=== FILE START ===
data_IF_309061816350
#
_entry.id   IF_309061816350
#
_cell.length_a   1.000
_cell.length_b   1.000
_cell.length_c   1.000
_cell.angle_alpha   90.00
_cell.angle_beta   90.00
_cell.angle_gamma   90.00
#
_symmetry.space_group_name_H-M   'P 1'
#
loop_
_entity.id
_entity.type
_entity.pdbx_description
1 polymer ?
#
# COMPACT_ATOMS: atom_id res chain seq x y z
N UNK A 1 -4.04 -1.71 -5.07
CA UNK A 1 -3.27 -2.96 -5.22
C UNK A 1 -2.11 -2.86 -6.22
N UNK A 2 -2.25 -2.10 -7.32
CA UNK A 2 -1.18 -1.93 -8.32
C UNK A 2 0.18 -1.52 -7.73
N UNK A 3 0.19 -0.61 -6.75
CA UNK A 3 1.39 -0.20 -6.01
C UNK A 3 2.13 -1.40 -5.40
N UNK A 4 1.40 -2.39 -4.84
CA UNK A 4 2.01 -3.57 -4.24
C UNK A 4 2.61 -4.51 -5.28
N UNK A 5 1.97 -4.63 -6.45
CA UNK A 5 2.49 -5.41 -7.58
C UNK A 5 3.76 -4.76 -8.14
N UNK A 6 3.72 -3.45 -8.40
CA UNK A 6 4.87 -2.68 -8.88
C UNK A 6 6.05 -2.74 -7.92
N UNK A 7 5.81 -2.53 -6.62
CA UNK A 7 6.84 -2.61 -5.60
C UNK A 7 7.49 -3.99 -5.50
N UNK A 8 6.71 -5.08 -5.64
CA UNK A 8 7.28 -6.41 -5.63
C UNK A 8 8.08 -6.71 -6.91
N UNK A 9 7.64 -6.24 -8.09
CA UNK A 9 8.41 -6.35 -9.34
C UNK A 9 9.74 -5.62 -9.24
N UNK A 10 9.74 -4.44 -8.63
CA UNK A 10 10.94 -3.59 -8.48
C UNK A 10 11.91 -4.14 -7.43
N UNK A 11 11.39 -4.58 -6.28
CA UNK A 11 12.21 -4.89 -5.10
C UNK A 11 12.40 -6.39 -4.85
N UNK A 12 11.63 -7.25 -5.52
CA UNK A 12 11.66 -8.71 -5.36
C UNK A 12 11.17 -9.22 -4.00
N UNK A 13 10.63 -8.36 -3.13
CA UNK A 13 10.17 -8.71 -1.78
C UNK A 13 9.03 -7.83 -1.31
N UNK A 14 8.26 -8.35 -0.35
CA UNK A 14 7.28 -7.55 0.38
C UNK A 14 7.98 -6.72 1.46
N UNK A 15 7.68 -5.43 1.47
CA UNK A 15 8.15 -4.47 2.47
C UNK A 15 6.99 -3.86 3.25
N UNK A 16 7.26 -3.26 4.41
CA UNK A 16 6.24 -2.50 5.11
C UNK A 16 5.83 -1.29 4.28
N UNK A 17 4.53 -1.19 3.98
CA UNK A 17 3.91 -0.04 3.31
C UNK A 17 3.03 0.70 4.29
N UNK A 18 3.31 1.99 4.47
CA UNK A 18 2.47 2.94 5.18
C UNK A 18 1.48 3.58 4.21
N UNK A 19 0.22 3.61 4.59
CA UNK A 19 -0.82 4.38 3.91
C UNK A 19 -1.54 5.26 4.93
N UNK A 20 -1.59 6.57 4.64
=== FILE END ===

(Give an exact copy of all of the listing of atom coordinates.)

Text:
data_IF_309061816350
#
_entry.id   IF_309061816350
#
_cell.length_a   1.000
_cell.length_b   1.000
_cell.length_c   1.000
_cell.angle_alpha   90.00
_cell.angle_beta   90.00
_cell.angle_gamma   90.00
#
_symmetry.space_group_name_H-M   'P 1'
#
loop_
_entity.id
_entity.type
_entity.pdbx_description
1 polymer ?
#
# COMPACT_ATOMS: atom_id res chain seq x y z
N UNK A 1 -4.04 -1.71 -5.07
CA UNK A 1 -3.27 -2.96 -5.22
C UNK A 1 -2.11 -2.86 -6.22
N UNK A 2 -2.25 -2.10 -7.32
CA UNK A 2 -1.18 -1.93 -8.32
C UNK A 2 0.18 -1.52 -7.73
N UNK A 3 0.19 -0.61 -6.75
CA UNK A 3 1.39 -0.20 -6.01
C UNK A 3 2.13 -1.40 -5.40
N UNK A 4 1.40 -2.39 -4.84
CA UNK A 4 2.01 -3.57 -4.24
C UNK A 4 2.61 -4.51 -5.28
N UNK A 5 1.97 -4.63 -6.45
CA UNK A 5 2.49 -5.41 -7.58
C UNK A 5 3.76 -4.76 -8.14
N UNK A 6 3.72 -3.45 -8.40
CA UNK A 6 4.87 -2.68 -8.88
C UNK A 6 6.05 -2.74 -7.92
N UNK A 7 5.81 -2.53 -6.62
CA UNK A 7 6.84 -2.61 -5.60
C UNK A 7 7.49 -3.99 -5.50
N UNK A 8 6.71 -5.08 -5.64
CA UNK A 8 7.28 -6.41 -5.63
C UNK A 8 8.08 -6.71 -6.91
N UNK A 9 7.64 -6.24 -8.09
CA UNK A 9 8.41 -6.35 -9.34
C UNK A 9 9.74 -5.62 -9.24
N UNK A 10 9.74 -4.44 -8.63
CA UNK A 10 10.94 -3.59 -8.48
C UNK A 10 11.91 -4.14 -7.43
N UNK A 11 11.39 -4.58 -6.28
CA UNK A 11 12.21 -4.89 -5.10
C UNK A 11 12.40 -6.39 -4.85
N UNK A 12 11.63 -7.25 -5.52
CA UNK A 12 11.66 -8.71 -5.36
C UNK A 12 11.17 -9.22 -4.00
N UNK A 13 10.63 -8.36 -3.13
CA UNK A 13 10.17 -8.71 -1.78
C UNK A 13 9.03 -7.83 -1.31
N UNK A 14 8.26 -8.35 -0.35
CA UNK A 14 7.28 -7.55 0.38
C UNK A 14 7.98 -6.72 1.46
N UNK A 15 7.68 -5.43 1.47
CA UNK A 15 8.15 -4.47 2.47
C UNK A 15 6.99 -3.86 3.25
N UNK A 16 7.26 -3.26 4.41
CA UNK A 16 6.24 -2.50 5.11
C UNK A 16 5.83 -1.29 4.28
N UNK A 17 4.53 -1.19 3.98
CA UNK A 17 3.91 -0.04 3.31
C UNK A 17 3.03 0.70 4.29
N UNK A 18 3.31 1.99 4.47
CA UNK A 18 2.47 2.94 5.18
C UNK A 18 1.48 3.58 4.21
N UNK A 19 0.22 3.61 4.59
CA UNK A 19 -0.82 4.38 3.91
C UNK A 19 -1.54 5.26 4.93
N UNK A 20 -1.59 6.57 4.64